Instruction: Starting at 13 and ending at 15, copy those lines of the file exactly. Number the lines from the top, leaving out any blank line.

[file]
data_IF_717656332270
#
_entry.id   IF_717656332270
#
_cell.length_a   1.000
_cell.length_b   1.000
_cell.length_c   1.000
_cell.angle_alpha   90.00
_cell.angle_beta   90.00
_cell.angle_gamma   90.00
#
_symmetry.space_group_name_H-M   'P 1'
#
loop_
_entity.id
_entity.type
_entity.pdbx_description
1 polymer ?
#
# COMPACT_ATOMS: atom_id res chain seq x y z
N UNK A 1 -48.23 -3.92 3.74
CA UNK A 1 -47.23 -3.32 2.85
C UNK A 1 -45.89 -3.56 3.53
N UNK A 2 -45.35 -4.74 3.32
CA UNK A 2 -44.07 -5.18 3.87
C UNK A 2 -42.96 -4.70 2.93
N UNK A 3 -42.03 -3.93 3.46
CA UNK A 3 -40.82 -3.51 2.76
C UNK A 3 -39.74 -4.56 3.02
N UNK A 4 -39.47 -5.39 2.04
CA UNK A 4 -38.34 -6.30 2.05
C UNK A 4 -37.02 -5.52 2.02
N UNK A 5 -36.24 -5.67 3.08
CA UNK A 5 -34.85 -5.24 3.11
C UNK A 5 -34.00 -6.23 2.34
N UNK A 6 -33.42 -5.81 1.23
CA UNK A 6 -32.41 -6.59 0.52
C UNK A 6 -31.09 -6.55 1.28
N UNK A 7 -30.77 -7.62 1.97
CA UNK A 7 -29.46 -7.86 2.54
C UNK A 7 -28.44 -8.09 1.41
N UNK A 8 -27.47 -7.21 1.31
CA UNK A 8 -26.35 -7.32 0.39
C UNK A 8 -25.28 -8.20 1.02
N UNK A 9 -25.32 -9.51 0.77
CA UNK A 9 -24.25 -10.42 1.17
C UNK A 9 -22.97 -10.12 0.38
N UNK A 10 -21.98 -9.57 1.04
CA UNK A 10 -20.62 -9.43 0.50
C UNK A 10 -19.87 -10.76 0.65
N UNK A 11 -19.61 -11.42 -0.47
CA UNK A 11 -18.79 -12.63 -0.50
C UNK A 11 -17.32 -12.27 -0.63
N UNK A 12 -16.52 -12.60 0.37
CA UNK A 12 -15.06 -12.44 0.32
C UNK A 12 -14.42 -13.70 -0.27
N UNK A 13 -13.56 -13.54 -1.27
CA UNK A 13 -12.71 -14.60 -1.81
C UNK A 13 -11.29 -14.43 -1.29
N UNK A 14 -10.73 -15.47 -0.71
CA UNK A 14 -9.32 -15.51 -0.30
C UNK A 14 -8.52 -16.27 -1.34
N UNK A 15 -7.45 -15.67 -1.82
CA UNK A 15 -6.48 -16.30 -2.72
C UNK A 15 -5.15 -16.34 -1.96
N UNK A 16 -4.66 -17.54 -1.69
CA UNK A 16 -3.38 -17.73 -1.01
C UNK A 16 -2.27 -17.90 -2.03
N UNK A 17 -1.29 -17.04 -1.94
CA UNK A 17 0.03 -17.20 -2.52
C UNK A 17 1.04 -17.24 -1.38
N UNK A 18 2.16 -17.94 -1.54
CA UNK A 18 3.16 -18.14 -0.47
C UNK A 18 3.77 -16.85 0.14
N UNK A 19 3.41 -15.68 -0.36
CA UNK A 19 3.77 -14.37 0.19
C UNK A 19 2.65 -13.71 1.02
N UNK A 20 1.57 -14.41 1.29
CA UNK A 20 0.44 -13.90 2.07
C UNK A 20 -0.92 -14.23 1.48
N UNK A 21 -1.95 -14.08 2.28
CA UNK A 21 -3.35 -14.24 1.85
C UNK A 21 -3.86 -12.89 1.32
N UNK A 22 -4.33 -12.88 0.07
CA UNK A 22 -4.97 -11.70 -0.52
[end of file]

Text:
#
loop_
_entity.id